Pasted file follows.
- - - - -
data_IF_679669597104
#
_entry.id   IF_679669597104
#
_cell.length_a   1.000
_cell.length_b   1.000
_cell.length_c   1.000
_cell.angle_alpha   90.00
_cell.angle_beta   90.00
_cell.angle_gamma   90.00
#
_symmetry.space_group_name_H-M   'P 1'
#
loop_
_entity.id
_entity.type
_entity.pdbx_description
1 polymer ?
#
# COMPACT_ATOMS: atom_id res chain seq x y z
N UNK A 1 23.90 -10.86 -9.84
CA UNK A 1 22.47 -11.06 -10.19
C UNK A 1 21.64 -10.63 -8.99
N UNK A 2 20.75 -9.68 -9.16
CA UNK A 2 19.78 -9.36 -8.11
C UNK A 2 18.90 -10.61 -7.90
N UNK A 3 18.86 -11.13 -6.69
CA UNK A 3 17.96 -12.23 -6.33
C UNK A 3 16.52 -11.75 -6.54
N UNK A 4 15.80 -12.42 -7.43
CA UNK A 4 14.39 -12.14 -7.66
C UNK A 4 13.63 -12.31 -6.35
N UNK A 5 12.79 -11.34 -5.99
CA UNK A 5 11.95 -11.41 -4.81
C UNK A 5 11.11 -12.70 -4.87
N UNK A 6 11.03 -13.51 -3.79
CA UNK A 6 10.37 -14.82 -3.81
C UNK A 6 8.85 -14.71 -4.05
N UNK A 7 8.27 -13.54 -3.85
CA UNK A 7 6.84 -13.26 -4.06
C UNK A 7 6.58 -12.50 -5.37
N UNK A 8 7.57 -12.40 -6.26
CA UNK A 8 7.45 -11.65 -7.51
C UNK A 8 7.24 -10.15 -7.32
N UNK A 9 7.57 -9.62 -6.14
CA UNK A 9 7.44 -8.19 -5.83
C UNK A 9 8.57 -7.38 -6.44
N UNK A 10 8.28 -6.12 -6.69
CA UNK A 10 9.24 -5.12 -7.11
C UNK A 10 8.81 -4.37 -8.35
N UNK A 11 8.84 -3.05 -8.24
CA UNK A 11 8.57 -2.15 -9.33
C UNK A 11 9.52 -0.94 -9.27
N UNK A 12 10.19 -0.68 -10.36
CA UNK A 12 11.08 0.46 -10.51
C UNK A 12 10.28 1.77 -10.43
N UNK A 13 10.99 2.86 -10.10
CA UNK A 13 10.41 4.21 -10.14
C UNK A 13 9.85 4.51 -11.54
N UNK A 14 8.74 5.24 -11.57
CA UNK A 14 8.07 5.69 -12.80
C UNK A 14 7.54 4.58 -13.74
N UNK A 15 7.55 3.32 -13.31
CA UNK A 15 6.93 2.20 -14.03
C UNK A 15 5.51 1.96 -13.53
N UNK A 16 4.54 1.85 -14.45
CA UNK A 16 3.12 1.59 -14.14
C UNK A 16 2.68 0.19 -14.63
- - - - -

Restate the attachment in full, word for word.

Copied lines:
data_IF_679669597104
#
_entry.id   IF_679669597104
#
_cell.length_a   1.000
_cell.length_b   1.000
_cell.length_c   1.000
_cell.angle_alpha   90.00
_cell.angle_beta   90.00
_cell.angle_gamma   90.00
#
_symmetry.space_group_name_H-M   'P 1'
#
loop_
_entity.id
_entity.type
_entity.pdbx_description
1 polymer ?
#
# COMPACT_ATOMS: atom_id res chain seq x y z
N UNK A 1 23.90 -10.86 -9.84
CA UNK A 1 22.47 -11.06 -10.19
C UNK A 1 21.64 -10.63 -8.99
N UNK A 2 20.75 -9.68 -9.16
CA UNK A 2 19.78 -9.36 -8.11
C UNK A 2 18.90 -10.61 -7.90
N UNK A 3 18.86 -11.13 -6.69
CA UNK A 3 17.96 -12.23 -6.33
C UNK A 3 16.52 -11.75 -6.54
N UNK A 4 15.80 -12.42 -7.43
CA UNK A 4 14.39 -12.14 -7.66
C UNK A 4 13.63 -12.31 -6.35
N UNK A 5 12.79 -11.34 -5.99
CA UNK A 5 11.95 -11.41 -4.81
C UNK A 5 11.11 -12.70 -4.87
N UNK A 6 11.03 -13.51 -3.79
CA UNK A 6 10.37 -14.82 -3.81
C UNK A 6 8.85 -14.71 -4.05
N UNK A 7 8.27 -13.54 -3.85
CA UNK A 7 6.84 -13.26 -4.06
C UNK A 7 6.58 -12.50 -5.37
N UNK A 8 7.57 -12.40 -6.26
CA UNK A 8 7.45 -11.65 -7.51
C UNK A 8 7.24 -10.15 -7.32
N UNK A 9 7.57 -9.62 -6.14
CA UNK A 9 7.44 -8.19 -5.83
C UNK A 9 8.57 -7.38 -6.44
N UNK A 10 8.28 -6.12 -6.69
CA UNK A 10 9.24 -5.12 -7.11
C UNK A 10 8.81 -4.37 -8.35
N UNK A 11 8.84 -3.05 -8.24
CA UNK A 11 8.57 -2.15 -9.33
C UNK A 11 9.52 -0.94 -9.27
N UNK A 12 10.19 -0.68 -10.36
CA UNK A 12 11.08 0.46 -10.51
C UNK A 12 10.28 1.77 -10.43
N UNK A 13 10.99 2.86 -10.10
CA UNK A 13 10.41 4.21 -10.14
C UNK A 13 9.85 4.51 -11.54
N UNK A 14 8.74 5.24 -11.57
CA UNK A 14 8.07 5.69 -12.80
C UNK A 14 7.54 4.58 -13.74
N UNK A 15 7.55 3.32 -13.31
CA UNK A 15 6.93 2.20 -14.03
C UNK A 15 5.51 1.96 -13.53
N UNK A 16 4.54 1.85 -14.45
CA UNK A 16 3.12 1.59 -14.14
C UNK A 16 2.68 0.19 -14.63